By Lloyd C. Daniel
Updated Jun 22, 2006, 10:39 pm
Tulsa Resistance of 1921 Photo (9-24-09)
Historic photo of smoke billowing over Tulsa, Oklahoma during 1921 race riots.

( – In the spring of 1921, a war broke out in Tulsa, Oklahoma. Hundreds were killed and wounded on both sides. The conflict stemmed from an armed standoff over the attempted lynching of a Black man who was, after the battle, proven innocent of assaulting a White woman. White mobs began to attack Blacks individually.

Then, the entire Black community became the target. White marauders besieged the Black area of North Tulsa, which was at that time, one of the most prosperous Black communities in the United States. But the Blacks’ unexpectedly high degree of paramilitary sophistication and bravery stunned the White population of Tulsa, as it did Whites throughout the region. The Blacks’ swift and tactically sound strategy won a brief moral and military victory for the resistance against the local police force, over 3,000 members of the Ku Klux Klan and other White men.

The Black community in North Tulsa was called “Little Africa” by local White newspapers, and included the Black business district referred to as “Black Wall Street.” The district was called Black Wall Street because over 600 Black-owned businesses flourished, including banks, oil, insurance, real estate companies, lawyers’ and doctors’ offices, libraries, hospitals, hotels, schools, theatres and restaurants.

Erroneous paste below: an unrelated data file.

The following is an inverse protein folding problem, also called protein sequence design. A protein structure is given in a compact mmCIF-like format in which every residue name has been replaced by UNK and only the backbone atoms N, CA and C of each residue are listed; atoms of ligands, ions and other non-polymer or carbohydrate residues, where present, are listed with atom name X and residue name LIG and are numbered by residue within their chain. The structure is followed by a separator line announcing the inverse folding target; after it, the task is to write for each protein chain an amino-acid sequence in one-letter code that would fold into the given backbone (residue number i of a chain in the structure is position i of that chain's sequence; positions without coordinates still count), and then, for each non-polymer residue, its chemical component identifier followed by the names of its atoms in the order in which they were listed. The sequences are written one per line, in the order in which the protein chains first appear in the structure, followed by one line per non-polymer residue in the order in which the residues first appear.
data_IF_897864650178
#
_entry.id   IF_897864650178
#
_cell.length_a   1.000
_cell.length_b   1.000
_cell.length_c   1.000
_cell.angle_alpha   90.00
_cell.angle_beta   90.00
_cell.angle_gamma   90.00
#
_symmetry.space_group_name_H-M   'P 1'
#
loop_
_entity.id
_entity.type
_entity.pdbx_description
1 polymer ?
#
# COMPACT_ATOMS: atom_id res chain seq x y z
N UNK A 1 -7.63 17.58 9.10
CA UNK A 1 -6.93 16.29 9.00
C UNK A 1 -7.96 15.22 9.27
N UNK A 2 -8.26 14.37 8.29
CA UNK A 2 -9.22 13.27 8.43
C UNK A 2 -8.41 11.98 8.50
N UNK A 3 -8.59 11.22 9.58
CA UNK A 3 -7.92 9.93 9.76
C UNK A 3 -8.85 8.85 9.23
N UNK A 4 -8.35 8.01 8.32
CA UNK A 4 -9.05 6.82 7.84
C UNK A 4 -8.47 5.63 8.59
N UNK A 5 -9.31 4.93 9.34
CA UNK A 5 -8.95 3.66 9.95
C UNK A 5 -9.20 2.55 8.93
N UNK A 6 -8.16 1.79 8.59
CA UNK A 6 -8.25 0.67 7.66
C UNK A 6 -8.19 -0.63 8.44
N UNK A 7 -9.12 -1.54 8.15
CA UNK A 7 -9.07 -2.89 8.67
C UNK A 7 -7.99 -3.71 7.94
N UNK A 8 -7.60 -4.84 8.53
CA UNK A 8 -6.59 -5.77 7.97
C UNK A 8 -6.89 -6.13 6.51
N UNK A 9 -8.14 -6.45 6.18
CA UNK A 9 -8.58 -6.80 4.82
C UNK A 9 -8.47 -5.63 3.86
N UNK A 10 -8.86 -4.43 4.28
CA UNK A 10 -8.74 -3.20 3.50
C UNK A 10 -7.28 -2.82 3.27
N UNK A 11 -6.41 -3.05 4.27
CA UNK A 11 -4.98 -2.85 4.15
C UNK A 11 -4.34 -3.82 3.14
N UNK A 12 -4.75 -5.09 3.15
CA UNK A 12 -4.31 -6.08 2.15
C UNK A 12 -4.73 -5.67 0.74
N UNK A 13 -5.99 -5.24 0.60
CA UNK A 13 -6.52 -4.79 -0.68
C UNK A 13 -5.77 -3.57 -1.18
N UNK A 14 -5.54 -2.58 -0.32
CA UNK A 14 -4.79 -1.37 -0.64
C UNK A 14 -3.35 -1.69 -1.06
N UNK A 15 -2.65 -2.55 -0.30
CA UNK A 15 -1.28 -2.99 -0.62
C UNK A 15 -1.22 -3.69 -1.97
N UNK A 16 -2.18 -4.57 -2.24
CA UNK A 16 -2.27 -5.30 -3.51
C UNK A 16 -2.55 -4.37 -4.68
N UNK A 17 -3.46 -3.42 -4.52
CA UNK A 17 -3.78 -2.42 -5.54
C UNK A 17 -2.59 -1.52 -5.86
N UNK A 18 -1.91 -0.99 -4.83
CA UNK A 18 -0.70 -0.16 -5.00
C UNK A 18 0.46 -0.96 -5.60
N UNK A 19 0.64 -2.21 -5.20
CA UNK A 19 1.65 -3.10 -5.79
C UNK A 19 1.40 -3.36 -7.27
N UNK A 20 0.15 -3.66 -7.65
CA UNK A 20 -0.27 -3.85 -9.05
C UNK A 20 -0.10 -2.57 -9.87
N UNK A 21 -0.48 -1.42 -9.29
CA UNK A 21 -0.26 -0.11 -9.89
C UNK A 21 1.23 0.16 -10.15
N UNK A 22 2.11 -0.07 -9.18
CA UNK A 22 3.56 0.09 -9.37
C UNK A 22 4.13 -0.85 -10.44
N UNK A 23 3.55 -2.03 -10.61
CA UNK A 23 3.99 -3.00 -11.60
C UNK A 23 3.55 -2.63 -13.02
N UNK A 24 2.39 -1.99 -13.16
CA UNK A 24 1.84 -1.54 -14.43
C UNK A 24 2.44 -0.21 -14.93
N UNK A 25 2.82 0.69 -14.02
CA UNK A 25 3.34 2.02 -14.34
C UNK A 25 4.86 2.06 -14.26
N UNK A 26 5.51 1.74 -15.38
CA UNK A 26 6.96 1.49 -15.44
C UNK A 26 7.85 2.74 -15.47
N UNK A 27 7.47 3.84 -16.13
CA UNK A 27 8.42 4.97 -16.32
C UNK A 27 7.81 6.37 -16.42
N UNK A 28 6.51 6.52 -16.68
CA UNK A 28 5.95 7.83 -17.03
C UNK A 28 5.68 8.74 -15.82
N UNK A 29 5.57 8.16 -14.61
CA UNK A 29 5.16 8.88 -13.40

Eventually, the combined forces of the White power structure, including the National Guard, overwhelmed the Black resistance fighters, led by the African Blood Brotherhood and others. After the resistance ended, a massacre ensued. Hundreds of Black men were rounded up and held illegally for fighting for their families’ lives. Many were murdered by bludgeoning, hanging and firing squads. Black Wall Street was completely burned to the ground by the White mob.

Thousands of Whites, accompanied by the National Guard, looted Black homes and set them afire, as they moved on with a scorched earth policy, to teach the Blacks a lesson. The community was obliterated. More than 10,000 Black people were left homeless. As the Black citizens of Tulsa fled, with literally nothing but the clothes on their backs, they were bombed from the air by a biplane that dropped turpentine bombs, the forerunner of napalm. Bodies were dumped in the Arkansas River and others were burned at mass gravesites.

This happened to a community that was, at that time, one of the most prosperous Black communities in the United States. This fact fueled the mobs’ fury. Their jealousy, envy, hatred and fear were at the root of their madness.

Most of those who were there in 1921 have passed on. But the State of Oklahoma, pressed by the Oklahoma Legislative Black Caucus, agreed to a reparation settlement for survivors of the ethnic cleansing operation that occurred. Based upon my own research and study, I know this account to be true. But I also cherish the eyewitness accounts I have heard over the years from my elders.

You see, my grandparents and their three sons were there. My grandfather Harry Daniel, a former slave who had been disarmed, and his wife Ella watched as members of the National Guard looted and set fire to their business, Daniel’s Sundries. Their home had already been looted and burned by a mob. Their middle son, Cecil, was my father. The men and boys of North Tulsa fought bravely. They lost all but their families and their dignity. This part of my family survived, lived to tell what really happened and established new roots in Kansas City, Missouri.

© Copyright 2007 FCN Publishing,

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